We've already seen that China's agreements on press access and censorship are worth precisely zero, and that the IOC is an impotent, spread-eagled in front of China's policies. We suppose that's politics as usual, as sad as that may be. The choice of venue for the Sailing events should not have been politics though – it should have been a choice made to guarantee fair competition, at a minimum. Instead, we're left with a polluted site with no wind and issues with smog, algae, and competitor health. Why? Ms. Cox puts it best: “150 miles up the coast is a much better site with a 150% sized replica of the Weymouth Academy set up, but the burgesses of Qingdao paid for the Olympic regatta and they are jealously guarding the event they purchased.”
Here's a look at the 49ers from Ingrid Abery, and one of those rare times that still photos look far more enticing than being there.


Posted by: flynnie | August 12, 2008 3:08 PM

Posted by: flynnie | August 12, 2008 3:48 PM | Report abuse

Dan Prud'homme?

http://businessfightspoverty.ning.com/profile/DanPrudhomme

Posted by: Anonymous | August 12, 2008 4:22 PM | Report abuse

Perhaps Mr. Prud'homme is simply a terrible writer, crazy, or trying to kiss someone's bum to get a better job.

Posted by: bribri | August 12, 2008 4:36 PM | Report abuse

he could have been on mescalin...I've seen stranger things than three helpful people materialize, fluently speak a language they shouldn't know, and dress a wound.

Posted by: Anonymous | August 12, 2008 4:39 PM | Report abuse

I know! They took the REAL Dan Prudhomme's letter, ran it through a Chinese translator to ensure it contained nothing particularly offensive to the State, then ran it through a Romulan translator, then back into English, which they sent out to a prof of English up at Beijing U, who spiffied it up to sound more "natural", then stuck the apostrophe into Prudhomme's name to account for the distance between the original and what they printed. Should the REAL Prudhomme make inquiries, they just hafta say, "Oh, no, we got the letter from the OTHER Prud'homme..."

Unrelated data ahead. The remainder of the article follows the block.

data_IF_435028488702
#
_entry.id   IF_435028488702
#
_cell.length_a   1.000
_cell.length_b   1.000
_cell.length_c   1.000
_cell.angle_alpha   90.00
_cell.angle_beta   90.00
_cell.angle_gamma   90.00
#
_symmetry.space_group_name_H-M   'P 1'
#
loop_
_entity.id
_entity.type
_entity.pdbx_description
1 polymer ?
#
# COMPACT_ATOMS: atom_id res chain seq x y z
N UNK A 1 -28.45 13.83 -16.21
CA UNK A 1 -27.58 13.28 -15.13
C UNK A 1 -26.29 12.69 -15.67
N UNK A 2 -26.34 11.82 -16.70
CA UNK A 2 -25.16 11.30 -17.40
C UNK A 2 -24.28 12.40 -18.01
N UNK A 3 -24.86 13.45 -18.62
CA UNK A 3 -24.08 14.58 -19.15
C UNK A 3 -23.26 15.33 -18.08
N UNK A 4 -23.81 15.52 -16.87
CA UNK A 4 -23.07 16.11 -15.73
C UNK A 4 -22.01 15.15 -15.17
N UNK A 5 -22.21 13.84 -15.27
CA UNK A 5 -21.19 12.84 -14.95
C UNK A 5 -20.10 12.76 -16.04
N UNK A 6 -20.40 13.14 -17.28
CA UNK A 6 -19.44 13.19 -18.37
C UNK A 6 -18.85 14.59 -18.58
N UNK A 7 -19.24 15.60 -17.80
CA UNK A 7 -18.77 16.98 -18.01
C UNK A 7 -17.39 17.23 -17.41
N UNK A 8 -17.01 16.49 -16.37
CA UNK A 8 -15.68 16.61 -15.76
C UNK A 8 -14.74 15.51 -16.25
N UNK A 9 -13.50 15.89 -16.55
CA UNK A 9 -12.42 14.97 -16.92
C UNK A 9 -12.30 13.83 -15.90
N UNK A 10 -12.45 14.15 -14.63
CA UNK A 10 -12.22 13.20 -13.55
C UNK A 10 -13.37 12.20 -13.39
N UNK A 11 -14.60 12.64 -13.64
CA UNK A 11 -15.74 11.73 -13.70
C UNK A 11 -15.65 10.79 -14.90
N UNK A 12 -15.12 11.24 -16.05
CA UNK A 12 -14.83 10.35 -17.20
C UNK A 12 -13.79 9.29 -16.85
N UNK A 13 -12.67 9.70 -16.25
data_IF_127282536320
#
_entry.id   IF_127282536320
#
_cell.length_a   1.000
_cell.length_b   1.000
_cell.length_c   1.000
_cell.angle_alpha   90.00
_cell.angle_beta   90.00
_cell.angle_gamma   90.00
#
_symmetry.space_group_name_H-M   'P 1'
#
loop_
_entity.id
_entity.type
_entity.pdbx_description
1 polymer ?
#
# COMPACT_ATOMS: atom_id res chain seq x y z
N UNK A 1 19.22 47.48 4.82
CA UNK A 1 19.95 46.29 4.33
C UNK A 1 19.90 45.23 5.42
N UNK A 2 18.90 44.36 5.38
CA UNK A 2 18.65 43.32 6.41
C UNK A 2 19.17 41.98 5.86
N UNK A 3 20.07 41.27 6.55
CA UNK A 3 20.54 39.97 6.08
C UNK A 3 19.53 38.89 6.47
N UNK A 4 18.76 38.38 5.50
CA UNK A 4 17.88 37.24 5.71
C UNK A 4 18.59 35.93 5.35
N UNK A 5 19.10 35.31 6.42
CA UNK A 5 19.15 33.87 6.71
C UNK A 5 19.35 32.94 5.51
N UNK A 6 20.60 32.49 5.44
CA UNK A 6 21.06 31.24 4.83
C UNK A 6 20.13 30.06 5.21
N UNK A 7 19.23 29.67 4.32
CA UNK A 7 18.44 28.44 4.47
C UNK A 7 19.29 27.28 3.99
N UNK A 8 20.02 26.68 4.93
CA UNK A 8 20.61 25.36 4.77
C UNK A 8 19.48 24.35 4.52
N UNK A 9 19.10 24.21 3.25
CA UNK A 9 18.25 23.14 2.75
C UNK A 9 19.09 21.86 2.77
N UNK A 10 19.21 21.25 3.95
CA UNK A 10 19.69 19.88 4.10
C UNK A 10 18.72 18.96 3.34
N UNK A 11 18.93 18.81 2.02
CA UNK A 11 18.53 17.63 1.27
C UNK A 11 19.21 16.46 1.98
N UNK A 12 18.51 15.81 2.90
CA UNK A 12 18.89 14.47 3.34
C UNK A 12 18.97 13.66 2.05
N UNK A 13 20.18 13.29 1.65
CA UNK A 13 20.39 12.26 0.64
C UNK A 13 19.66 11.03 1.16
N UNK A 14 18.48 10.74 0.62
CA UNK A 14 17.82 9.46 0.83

Posted by: Bobbie | August 12, 2008 4:42 PM | Report abuse

I feel bad for poor, little Miss Milli Vanilli, gang signs or not.

Posted by: Anonymous | August 12, 2008 5:50 PM | Report abuse

Are your feet are belong to us.

Posted by: Maggie | August 12, 2008 7:08 PM | Report abuse

Excuse typo, I meant:

All your feet are belong to us.

Posted by: Maggie | August 12, 2008 7:09 PM | Report abuse

you know, Prud'homme, most people consider human rights sorta helpful in the whole "global examples for unity and harmony" bit.

Posted by: tibet? | August 12, 2008 7:55 PM | Report abuse

I can imagine you sneering while making comments on these "humor writers". Cynicism is almost as bad as corniness.

Posted by: Adam | August 12, 2008 8:27 PM | Report abuse

lol you sure are racist, atleast they arent making fun of you behind your back

Posted by: JJ | August 12, 2008 10:20 PM | Report abuse

Hi Dan Steinberg-

Here I am, to guest on your blog. I think you owe it to me : )

I see some people on here have already signed up trying to imitate me. In fact, I do exist (and my last name is not all that uncommon in French). I am indeed from the US, DC/Maryland area, and I do live and work in Beijing.

I was not "sucking up" to anyone when I wrote this article. HOWEVER, THE ARTICLE ON CHINA DAILY IS NOT FULLY MINE, AND CHINA DAILY ADDED IN GRAMMATICAL ERRORS, AND LEFT OUT IMPORTANT PARTS OF MY STORY. I ALREADY ASKED THEM, WITH NO SUCCESS, TO FIX THESE PROBLEMS. Given this, some of you are correct in your accusations. MY ORIGINAL ARTICLE CAN BE FOUND AT SHANGHAI DAILY ON THE LINK BELOW (note some weird formatting issues with "??" marks).